Another historically NVIDIA-optimized title, Shadow of the Tomb Raider would seem to be a game that could provide an easy win for Team Green. But will that actually be the case?
It’s close, but this is a win for AMD as the RX 6800 XT offered an average of about 2.5 FPS more than the RTX 3080 FE at 1440/high. But when we move up to 4K things change.
Almost the opposite result here at the top of the chart, as NVIDIA’s RTX 3080 FE card edges out the RX 6800 XT by around 2.5 FPS at this higher resolution. The real story here is the RX 6800, which continues to offer outstanding performance – above the level of an RTX 3070 and RTX 2080 Ti.
Far Cry 5
We move back in a time a bit with Far Cry 5, a DX11 title that needs to be run at its highest detail settings to pose much of a challenge for a fast GPU. We tested the game at 4K/ultra here:
The results are very close at the top of the chart, with a very slim victory for the RX 6800 XT that is arguably too close to call at less than 1 FPS. The advantage of the RX 6800 over the 2080 Ti and RTX 3070 is just as impressive in this game. Is it $80 impressive, considering the RX 6800’s $579 launch MSRP? That’s up to you, but it feels like AMD priced these with relative performance in mind (assuming everything is available at MSRP, of course).
GPU Clocks, Power, Temps, and Noise
AMD is pretty much true to the 300W TDP with the RX 6800 XT, with only a few spikes above this with a max reported draw of 326W. Further power testing is planned, with hardware passthrough testing – rather than just software – in the works.
We knew about the power draw, but just look at those frequencies:
GPU clocks spiked as high as 2450 MHz with our RX 6800 XT sample, which is an outrageous number for a stock, air-cooled GPU. (Just think of the possibilities from a liquid-cooled card!)
With the RX 6800 we recorded clocks ranging up to 2250 MHz, and our sample only hit a max of 242W in GPU-Z logging – which is just under the rated 250W TDP.
Next we’ll look at good old fashioned total system power – measured at the wall using a watts up? PRO power meter:
These new cards do pull quite a bit more power than their RX 5700 Series predecessors, but total system draw of 372 W under gaming load from the RX 6800 is still very good for this performance level. The RX 6800 XT draws quite a bit more, but the total system power of 427 W is 35W below our RTX 3080 FE sample.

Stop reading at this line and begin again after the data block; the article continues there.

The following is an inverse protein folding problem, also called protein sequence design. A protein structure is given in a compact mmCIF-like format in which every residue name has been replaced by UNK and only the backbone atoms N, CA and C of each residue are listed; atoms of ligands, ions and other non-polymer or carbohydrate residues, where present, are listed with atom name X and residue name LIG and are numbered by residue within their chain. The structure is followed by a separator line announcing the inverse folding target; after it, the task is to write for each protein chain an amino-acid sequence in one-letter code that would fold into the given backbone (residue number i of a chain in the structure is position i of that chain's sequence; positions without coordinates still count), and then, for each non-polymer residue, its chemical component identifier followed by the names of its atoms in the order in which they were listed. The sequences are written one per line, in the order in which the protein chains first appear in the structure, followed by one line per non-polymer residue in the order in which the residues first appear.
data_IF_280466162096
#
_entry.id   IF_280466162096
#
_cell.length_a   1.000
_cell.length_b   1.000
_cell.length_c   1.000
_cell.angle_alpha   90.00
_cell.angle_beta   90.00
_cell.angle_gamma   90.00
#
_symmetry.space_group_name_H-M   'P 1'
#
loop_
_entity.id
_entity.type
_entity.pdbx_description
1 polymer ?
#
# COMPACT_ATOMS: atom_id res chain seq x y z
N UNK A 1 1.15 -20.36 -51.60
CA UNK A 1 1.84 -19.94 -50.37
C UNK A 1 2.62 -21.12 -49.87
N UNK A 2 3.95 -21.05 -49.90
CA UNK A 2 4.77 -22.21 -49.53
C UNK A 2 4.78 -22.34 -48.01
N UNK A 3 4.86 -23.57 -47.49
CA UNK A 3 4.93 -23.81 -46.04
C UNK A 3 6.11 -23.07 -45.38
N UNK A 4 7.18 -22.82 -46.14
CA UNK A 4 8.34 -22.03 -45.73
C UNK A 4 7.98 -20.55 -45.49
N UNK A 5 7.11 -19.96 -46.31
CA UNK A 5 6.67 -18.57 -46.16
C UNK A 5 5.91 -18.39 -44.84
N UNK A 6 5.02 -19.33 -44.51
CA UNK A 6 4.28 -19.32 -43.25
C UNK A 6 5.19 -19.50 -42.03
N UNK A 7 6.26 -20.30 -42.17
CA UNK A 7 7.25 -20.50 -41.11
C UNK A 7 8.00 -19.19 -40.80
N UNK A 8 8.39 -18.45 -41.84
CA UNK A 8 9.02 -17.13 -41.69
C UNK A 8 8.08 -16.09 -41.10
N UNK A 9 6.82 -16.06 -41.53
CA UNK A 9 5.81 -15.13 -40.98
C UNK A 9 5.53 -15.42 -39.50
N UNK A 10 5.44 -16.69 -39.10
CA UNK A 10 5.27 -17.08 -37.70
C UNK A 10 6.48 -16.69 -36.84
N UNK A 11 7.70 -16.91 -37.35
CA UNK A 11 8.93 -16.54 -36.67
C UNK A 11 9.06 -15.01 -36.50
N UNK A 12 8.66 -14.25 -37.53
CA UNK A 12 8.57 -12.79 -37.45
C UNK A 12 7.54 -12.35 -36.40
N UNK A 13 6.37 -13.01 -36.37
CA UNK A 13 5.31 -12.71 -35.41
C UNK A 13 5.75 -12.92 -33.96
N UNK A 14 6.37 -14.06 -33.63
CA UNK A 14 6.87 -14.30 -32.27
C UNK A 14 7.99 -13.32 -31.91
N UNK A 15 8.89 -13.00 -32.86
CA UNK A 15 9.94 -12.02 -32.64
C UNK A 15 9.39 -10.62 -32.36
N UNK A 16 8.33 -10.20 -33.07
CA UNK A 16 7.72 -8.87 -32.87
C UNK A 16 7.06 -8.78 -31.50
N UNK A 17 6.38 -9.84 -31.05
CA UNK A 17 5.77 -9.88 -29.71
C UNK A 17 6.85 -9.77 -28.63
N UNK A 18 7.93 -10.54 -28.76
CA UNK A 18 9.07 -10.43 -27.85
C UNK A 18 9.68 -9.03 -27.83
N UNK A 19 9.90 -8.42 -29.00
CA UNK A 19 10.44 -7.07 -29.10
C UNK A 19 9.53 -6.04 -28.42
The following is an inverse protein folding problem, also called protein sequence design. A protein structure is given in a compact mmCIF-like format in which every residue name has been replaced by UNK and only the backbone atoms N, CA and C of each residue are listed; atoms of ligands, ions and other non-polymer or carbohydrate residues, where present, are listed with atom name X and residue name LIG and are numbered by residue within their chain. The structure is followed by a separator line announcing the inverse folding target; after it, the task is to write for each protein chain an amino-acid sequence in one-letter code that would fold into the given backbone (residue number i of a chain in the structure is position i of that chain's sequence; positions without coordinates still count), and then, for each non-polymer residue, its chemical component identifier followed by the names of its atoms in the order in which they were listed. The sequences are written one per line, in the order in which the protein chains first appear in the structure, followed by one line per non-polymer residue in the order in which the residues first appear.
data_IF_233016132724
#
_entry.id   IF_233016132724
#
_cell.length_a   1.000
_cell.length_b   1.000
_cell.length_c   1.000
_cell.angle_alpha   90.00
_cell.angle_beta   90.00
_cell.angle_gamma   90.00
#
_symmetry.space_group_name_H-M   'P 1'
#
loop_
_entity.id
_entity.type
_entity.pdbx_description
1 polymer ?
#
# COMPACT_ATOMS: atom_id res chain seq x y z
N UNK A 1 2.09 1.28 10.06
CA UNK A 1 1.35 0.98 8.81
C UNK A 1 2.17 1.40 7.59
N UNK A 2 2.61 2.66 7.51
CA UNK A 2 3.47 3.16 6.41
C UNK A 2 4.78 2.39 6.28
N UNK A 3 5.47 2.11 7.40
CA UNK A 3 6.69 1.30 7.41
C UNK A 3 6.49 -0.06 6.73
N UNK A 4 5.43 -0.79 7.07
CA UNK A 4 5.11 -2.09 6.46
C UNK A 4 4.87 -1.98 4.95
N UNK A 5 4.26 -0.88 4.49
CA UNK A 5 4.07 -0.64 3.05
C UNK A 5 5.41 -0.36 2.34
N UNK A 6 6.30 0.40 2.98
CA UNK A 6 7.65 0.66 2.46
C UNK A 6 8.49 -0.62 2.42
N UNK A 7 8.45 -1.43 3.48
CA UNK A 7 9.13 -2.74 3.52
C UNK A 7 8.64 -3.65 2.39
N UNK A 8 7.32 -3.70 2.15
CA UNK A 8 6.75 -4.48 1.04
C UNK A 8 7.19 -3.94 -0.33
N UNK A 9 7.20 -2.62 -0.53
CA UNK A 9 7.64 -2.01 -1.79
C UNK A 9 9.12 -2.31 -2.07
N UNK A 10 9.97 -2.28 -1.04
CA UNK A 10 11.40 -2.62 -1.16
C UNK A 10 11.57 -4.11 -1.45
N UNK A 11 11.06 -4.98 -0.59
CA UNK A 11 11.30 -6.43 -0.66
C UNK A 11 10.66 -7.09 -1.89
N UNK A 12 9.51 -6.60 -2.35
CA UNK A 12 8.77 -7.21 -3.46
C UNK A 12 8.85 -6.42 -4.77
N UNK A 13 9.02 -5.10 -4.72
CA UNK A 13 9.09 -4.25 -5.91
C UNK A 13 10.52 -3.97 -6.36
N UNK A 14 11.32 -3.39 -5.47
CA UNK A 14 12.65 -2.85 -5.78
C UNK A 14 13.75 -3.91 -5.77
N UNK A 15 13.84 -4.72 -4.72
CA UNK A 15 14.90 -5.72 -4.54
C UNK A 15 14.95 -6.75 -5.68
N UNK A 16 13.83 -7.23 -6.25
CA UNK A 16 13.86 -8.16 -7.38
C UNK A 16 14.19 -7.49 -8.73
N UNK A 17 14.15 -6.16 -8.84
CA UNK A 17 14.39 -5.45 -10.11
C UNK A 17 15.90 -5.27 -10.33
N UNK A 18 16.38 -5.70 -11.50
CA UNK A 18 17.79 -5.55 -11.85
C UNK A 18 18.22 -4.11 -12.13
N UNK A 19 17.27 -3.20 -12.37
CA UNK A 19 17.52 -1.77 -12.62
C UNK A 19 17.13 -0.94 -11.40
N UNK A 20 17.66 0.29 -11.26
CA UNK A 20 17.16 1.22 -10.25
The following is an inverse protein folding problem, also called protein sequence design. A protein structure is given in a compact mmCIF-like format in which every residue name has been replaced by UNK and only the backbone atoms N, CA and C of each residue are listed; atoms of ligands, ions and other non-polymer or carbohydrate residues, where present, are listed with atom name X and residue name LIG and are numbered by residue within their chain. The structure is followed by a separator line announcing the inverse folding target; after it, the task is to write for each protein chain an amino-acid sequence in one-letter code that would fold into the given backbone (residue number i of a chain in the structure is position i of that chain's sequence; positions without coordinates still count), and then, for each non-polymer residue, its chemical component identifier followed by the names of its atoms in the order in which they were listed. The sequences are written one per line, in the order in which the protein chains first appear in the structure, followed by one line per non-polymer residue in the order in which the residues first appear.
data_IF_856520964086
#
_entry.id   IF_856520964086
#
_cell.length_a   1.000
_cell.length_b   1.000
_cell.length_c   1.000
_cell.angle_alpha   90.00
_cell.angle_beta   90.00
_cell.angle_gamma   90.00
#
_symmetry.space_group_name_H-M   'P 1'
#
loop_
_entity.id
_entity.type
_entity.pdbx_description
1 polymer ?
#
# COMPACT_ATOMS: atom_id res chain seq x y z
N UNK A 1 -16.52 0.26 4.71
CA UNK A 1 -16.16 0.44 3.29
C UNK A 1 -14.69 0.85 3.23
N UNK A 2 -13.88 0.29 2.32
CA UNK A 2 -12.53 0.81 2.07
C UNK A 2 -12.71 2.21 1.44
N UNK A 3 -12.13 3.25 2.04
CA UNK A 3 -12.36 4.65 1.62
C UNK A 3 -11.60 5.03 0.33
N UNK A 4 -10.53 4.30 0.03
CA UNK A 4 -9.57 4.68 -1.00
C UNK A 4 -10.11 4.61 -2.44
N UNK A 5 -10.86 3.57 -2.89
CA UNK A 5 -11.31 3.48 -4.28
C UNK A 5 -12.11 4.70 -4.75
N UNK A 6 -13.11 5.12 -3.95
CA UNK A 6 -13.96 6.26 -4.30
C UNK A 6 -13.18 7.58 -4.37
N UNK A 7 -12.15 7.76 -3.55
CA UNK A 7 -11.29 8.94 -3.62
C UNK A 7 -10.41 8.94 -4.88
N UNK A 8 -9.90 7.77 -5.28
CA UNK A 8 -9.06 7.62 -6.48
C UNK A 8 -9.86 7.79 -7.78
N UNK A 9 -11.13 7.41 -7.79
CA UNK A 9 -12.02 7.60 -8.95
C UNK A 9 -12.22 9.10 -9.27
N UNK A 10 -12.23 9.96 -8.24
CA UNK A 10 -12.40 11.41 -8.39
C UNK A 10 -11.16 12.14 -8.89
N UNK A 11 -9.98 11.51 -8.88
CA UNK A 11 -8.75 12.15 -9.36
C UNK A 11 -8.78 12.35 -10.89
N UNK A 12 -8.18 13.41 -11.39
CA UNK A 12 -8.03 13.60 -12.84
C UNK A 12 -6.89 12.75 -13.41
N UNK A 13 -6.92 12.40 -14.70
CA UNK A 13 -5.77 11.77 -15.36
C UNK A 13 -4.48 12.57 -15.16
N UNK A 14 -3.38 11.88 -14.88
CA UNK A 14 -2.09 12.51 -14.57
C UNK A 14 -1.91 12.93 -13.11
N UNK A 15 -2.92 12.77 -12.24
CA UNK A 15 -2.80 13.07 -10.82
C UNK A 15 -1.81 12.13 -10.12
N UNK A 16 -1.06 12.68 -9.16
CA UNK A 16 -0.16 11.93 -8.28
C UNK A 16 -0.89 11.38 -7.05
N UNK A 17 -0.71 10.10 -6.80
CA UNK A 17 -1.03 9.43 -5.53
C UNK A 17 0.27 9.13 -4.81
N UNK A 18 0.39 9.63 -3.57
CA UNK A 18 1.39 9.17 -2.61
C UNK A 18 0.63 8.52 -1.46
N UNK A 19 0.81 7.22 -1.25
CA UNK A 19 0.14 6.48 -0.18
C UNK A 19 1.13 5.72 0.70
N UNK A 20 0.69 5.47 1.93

As to thermals and noise, our initial findings are naturally limited to the AMD reference designs, but these set the bar quite high. We saw outstanding performance, very low noise, and controlled thermals. There was some pesky electrical chatter (choke/coil noise), but not obvious over normal system load noise.
Temps under load with the RX 6800 and 6800 XT were measured in a ~19.5 °C room, with the XT topping out at 77 °C GPU / 97 °C Hot Spot, and the non-XT hitting 77 °C GPU / 90 °C Hot Spot (according to GPU-Z). Clearly our cards were targeting 77 °C, ramping fans and adjusting clocks as needed to maintain this.
Fans reached 50% under load, which resulted in just under 38 dBA with the SPL meter positioned 12 inches from the leading edge of the card in an open case.
I think it’s safe to say that AMD has delivered on the Big Navi promise, and we haven’t even tested BIGGEST Navi yet, the RX 6900 XT. RDNA 2 is a very impressive architecture, to be sure, and the RX 6800 and RX 6800 XT graphics cards are outstanding products. AMD has suddenly and emphatically altered the gaming landscape, bringing us closer to parity than we have been in many years.
AMD now has the performance to compete directly with NVIDIA, and any small disparity in performance with the RX 6800 XT vs. the RTX 3080 was clearly accounted for with the Radeon’s $50 lower MSRP. For its part the RX 6800 seems priced fairly at $579. Beyond raw performance, features (ray tracing, Smart Access Memory, etc.) play a role in the overall story, and we need to wait for mature drivers (and a Ryzen 5000 CPU) to explore all aspects of these new GPUs.
Sadly, this launch will probably end up being another story of limited availability, with 2020 being particularly unkind to enthusiasts looking to upgrade their desktop systems. If we look past availability at what AMD has accomplished here, it’s still worth our highest honor to see the promise of Big Navi fulfilled.
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The GPUs are on loan from AMD for the purpose of this review.